2. When the prosperity preachers encourage giving, their appeal is askew. The driving force behind this emphasis on giving is what teacher Robert Tilton referred to as the “Law of Compensation.”
a. This law is supposedly based on Jesus’ words in Mark 10:30 – “Assuredly, I say to you, there is no one who has left house or brothers or sister or father or mother or wife or children or lands, for My sake and the gospel’s who shall not receive a hundredfold now in this time—houses and brothers and sisters and mothers and children and lands, with persecutions—and in the age to come, eternal life”. (this promise focuses on the spiritual family that once inherits as a Christian)
b. According to this law, Christians should give because God will give back more in return. This will lead to prosperity (for whom?). Gloria Copeland – “Give $10 and receive $1,000; give $1,000 and receive $100,000;… in short, Mark 10:30 is a very good deal.” Whereas Jesus taught His disciples to “give, hoping for nothing in return,” prosperity theologians teach their disciples to give because they will get a great return.
c. All the prosperity teachers use a particular fear tactic to establish their rule for giving — if you don’t give, God will curse you. They denounce the use of faith words to secure personal wealth for selfish reasons, insisting that it will only work if the believer gives for unselfish purposes; such as contributing to the ministry of the prosperity preacher.
B. The appeal of prosperity preaching is also spiritually deadly. Material wealth is not a morally positive circumstance. It cannot even be classified as morally neutral. Mark 10:23-27 – 23 Then Jesus looked around and said to His disciples, “How hard it is for those who have riches to enter the kingdom of God!” 24 And the disciples were astonished at His words. But Jesus answered again and said to them, “Children, how hard it is for those who trust in riches to enter the kingdom of God! 25 It is easier for a camel to go through the eye of a needle than for a rich man to enter the kingdom of God.” 26 And they were greatly astonished, saying among themselves, “Who then can be saved?” 27 But Jesus looked at them and said, “With men it is impossible, but not with God; for with God all things are possible.” Encouraging people to seek and amass wealth is not helping them get to heaven. It is making it more difficult. Contrary to what the Prosperity Gospel teaches, wealth is not usually a blessing. It is usually a curse.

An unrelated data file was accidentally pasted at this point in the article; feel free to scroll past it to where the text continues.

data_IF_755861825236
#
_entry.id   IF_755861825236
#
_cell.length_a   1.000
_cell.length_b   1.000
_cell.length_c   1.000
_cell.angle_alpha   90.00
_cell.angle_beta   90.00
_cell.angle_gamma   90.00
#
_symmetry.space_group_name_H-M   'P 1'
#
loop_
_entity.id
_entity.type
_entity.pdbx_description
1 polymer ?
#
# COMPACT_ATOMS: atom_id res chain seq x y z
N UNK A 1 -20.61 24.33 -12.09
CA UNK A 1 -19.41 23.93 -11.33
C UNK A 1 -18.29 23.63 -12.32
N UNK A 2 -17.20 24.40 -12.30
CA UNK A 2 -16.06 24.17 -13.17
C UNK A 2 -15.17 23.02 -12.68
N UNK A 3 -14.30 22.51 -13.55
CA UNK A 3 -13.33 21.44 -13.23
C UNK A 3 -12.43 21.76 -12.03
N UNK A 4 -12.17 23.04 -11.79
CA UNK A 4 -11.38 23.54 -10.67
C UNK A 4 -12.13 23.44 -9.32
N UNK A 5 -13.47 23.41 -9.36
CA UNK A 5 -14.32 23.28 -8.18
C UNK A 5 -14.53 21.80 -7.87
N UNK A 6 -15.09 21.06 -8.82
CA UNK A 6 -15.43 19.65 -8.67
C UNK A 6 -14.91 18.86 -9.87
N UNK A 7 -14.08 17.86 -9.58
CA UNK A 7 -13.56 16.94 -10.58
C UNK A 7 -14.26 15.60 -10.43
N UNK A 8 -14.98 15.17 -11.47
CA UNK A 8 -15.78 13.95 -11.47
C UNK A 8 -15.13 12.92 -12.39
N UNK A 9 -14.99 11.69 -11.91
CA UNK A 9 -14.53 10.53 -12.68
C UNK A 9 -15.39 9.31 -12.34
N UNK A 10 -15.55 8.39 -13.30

1. 1 Timothy 6:6-10 – 6 Now godliness with contentment is great gain. 7 For we brought nothing into this world, and it is certain we can carry nothing out. 8 And having food and clothing, with these we shall be content. 9 But those who desire to be rich fall into temptation and a snare, and into many foolish and harmful lusts which drown men in destruction and perdition. 10 For the love of money is a root of all kinds of evil, for which some have strayed from the faith in their greediness, and pierced themselves through with many sorrows. It is not sinful to make a lot of money; But it is sinful to want a lot of money.
a. Jesus that the deceitfulness of riches can choke out the word of God. (Luke 8:14) Why would we want to encourage people to pursue the very thing that Jesus warns will choke us to death?
2. Prosperity preaching destroys true contentment, and robs the Christian of the peace that the true Gospel can provide. There are many faithful believers who live modestly and will never have more than the basic necessities of life. Yet they are content to have what they have. The prosperity teachers ridicule such and say that they only have that little because they don’t trust God for more; the fact of their contentment (which is highly regarded by God) is looked upon as a lack of faith. And they are chastised because they haven’t got the faith to get more so they can give more.
a. Hebrews 13:5-6 – 5 Let your conduct be without covetousness; be content with such things as you have. For He Himself has said, “I will never leave you nor forsake you.” 6 So we may boldly say:”The Lord is my helper; I will not fear. What can man do to me?” A lack of contentment evidences a lack of faith. The prosperity preachers teach just the opposite. We are called upon to petition God for more, as evidence of our stronger faith.
III. The Prosperity Gospel and the Christian Experience: One of the most glaring faults with the prosperity gospel is its inability to reconcile with the lives of the faithful. It God wills that all His people be financially successful, then why has that not happened? Is material success and good health the fruit of living a faithful life, or have the faithful suffered loss? (relevant question for them at this time – have some explaining to do)